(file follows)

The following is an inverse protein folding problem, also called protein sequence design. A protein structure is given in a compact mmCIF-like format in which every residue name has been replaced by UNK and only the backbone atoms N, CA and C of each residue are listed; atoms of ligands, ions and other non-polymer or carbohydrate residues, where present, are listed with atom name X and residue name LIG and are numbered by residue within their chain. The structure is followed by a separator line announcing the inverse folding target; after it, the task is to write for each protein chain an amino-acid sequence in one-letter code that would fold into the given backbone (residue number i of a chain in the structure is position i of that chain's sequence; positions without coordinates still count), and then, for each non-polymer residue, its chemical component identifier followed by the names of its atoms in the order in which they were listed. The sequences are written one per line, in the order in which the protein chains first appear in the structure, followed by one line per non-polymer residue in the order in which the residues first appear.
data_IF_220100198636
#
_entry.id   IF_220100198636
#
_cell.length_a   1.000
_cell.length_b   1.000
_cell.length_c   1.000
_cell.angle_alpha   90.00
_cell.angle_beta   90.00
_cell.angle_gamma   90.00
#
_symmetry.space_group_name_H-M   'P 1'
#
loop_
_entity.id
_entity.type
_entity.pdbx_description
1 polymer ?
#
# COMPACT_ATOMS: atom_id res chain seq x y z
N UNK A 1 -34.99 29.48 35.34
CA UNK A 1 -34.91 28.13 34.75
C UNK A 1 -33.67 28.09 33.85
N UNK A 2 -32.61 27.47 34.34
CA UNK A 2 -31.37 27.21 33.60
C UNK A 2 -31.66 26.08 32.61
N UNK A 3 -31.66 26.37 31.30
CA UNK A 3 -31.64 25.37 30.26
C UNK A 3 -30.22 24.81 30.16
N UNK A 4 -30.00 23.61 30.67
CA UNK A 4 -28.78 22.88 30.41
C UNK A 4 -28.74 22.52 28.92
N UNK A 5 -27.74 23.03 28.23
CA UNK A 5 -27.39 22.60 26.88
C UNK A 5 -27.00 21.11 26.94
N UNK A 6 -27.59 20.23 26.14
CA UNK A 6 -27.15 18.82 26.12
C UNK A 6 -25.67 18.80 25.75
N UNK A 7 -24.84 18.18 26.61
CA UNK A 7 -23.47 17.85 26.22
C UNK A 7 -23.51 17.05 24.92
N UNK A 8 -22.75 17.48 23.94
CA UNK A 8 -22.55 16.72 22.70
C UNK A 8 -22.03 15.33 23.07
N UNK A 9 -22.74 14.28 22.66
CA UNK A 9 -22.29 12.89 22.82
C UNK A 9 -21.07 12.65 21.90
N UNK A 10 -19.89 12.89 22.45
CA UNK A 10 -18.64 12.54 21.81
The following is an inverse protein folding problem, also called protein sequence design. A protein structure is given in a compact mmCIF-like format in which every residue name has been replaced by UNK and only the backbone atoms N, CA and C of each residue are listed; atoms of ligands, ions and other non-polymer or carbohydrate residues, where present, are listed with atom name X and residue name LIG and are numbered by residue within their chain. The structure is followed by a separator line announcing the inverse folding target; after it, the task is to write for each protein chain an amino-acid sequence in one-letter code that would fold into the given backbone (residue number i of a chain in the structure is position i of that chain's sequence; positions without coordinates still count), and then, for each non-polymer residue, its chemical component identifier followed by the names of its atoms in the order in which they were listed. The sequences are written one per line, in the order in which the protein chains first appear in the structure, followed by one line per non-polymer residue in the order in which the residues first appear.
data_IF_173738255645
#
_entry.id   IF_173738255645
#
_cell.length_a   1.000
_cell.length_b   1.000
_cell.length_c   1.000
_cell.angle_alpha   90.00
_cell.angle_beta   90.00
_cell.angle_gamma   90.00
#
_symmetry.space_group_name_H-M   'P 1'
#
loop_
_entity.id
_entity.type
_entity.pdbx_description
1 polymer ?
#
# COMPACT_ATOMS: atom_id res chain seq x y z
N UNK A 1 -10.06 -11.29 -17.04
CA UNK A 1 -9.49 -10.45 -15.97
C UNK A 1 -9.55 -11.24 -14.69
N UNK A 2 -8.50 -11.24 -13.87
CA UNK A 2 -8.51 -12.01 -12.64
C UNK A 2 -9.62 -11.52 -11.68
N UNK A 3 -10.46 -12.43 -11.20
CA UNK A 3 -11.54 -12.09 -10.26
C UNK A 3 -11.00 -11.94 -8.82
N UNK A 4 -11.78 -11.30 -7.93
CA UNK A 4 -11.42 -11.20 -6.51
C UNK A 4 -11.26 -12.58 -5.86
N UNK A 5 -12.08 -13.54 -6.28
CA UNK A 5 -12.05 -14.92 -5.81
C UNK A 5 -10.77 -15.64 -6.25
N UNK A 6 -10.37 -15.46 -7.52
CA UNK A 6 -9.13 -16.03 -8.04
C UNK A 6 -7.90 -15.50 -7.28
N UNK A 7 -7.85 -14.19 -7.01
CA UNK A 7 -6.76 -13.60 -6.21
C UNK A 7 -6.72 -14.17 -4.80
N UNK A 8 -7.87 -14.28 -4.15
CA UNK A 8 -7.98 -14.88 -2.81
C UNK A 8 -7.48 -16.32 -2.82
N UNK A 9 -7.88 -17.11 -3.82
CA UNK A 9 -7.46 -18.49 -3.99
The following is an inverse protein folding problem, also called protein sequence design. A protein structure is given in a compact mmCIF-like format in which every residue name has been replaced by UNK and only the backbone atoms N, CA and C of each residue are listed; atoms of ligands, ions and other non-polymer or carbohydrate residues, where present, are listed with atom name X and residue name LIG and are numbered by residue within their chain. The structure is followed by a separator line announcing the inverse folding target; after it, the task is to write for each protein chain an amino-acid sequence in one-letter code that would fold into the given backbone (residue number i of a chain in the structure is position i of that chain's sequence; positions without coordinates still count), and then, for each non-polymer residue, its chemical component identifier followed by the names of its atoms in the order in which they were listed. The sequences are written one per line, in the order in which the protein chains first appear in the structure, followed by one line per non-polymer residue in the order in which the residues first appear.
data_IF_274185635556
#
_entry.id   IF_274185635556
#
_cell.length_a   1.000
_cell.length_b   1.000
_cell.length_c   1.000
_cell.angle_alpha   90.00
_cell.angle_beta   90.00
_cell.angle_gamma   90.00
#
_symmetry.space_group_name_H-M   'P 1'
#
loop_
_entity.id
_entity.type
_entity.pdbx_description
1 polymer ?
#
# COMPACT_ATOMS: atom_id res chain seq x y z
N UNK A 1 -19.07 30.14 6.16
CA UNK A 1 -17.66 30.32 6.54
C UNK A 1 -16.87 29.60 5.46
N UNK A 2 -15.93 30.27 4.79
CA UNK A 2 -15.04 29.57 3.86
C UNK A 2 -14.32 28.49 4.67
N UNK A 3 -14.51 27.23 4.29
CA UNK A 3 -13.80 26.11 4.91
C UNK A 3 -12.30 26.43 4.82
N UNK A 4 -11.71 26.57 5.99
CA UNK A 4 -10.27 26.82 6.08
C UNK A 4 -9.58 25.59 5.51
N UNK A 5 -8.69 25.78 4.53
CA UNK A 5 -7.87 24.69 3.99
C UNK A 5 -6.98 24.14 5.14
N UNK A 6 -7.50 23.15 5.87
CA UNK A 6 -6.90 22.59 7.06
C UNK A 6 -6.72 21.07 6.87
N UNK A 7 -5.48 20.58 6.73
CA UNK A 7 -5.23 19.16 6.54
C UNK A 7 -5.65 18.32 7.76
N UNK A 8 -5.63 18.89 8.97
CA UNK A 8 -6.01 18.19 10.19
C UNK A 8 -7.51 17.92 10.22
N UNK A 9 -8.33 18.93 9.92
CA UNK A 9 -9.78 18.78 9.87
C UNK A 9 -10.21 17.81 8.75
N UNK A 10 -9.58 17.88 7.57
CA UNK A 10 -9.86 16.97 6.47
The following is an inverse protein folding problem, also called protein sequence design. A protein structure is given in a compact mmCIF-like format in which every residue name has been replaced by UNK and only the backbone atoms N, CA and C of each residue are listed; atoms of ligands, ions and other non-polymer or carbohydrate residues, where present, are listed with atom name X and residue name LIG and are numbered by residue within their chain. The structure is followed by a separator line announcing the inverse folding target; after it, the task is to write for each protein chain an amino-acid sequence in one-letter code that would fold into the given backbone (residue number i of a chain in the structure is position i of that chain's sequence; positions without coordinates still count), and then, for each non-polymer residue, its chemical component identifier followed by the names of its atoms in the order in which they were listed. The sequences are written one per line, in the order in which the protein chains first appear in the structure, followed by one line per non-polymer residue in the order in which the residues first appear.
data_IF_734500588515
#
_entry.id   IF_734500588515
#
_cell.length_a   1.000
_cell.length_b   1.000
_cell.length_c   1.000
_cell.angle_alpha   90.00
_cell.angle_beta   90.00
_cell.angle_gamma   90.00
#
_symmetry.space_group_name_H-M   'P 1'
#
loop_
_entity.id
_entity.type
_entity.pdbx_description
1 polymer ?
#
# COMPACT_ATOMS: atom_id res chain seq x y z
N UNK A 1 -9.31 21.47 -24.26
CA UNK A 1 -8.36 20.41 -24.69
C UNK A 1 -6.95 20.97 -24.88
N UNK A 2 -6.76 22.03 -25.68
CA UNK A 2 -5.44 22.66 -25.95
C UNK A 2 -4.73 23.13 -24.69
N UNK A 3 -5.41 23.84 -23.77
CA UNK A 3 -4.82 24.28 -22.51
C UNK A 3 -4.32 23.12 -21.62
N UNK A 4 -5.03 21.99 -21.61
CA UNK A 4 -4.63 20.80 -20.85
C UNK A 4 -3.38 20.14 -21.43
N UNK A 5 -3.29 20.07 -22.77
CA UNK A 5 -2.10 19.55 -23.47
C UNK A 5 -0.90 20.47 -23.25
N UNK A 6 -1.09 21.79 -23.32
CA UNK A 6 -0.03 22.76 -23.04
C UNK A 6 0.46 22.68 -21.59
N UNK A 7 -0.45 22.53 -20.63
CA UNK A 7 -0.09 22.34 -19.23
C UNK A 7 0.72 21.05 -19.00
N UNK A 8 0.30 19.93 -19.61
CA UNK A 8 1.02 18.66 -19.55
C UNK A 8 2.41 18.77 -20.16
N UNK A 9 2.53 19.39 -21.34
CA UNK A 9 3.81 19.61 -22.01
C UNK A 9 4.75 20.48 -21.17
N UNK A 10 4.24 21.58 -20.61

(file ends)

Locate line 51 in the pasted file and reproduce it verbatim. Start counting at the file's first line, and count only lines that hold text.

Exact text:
The following is an inverse protein folding problem, also called protein sequence design. A protein structure is given in a compact mmCIF-like format in which every residue name has been replaced by UNK and only the backbone atoms N, CA and C of each residue are listed; atoms of ligands, ions and other non-polymer or carbohydrate residues, where present, are listed with atom name X and residue name LIG and are numbered by residue within their chain. The structure is followed by a separator line announcing the inverse folding target; after it, the task is to write for each protein chain an amino-acid sequence in one-letter code that would fold into the given backbone (residue number i of a chain in the structure is position i of that chain's sequence; positions without coordinates still count), and then, for each non-polymer residue, its chemical component identifier followed by the names of its atoms in the order in which they were listed. The sequences are written one per line, in the order in which the protein chains first appear in the structure, followed by one line per non-polymer residue in the order in which the residues first appear.